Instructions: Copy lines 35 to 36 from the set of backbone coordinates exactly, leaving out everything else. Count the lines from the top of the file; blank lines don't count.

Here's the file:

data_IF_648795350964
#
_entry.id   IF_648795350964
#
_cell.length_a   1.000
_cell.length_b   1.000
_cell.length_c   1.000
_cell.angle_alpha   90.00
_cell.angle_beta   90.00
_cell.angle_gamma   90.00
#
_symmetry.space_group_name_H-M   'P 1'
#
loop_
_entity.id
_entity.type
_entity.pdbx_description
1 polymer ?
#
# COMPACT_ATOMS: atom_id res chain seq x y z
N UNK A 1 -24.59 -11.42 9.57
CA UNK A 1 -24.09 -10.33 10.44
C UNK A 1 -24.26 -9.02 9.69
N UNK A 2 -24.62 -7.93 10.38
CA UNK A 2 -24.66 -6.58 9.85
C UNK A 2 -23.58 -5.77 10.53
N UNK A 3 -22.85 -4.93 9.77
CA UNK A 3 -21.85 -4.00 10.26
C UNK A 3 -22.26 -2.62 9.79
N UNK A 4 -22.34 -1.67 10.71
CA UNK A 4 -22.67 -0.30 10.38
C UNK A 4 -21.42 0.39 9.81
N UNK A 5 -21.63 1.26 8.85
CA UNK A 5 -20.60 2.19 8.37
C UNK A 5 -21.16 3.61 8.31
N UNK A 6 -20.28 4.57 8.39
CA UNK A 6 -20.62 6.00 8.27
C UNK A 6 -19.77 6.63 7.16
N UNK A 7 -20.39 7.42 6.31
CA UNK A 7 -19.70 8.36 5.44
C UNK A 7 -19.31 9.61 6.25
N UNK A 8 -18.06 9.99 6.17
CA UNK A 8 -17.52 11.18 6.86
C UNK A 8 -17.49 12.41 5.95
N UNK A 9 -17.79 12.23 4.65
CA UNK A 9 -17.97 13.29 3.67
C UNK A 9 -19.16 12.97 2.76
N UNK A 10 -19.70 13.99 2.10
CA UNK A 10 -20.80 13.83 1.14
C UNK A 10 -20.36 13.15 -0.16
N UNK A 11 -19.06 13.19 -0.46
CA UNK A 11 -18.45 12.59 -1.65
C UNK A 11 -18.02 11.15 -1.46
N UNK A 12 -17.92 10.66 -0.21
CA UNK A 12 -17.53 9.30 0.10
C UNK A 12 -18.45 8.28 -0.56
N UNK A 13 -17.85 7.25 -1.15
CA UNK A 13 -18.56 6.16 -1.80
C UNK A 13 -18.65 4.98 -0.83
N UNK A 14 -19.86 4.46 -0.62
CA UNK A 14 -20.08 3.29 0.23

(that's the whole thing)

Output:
C UNK A 5 -21.16 3.61 8.31
N UNK A 6 -20.28 4.57 8.39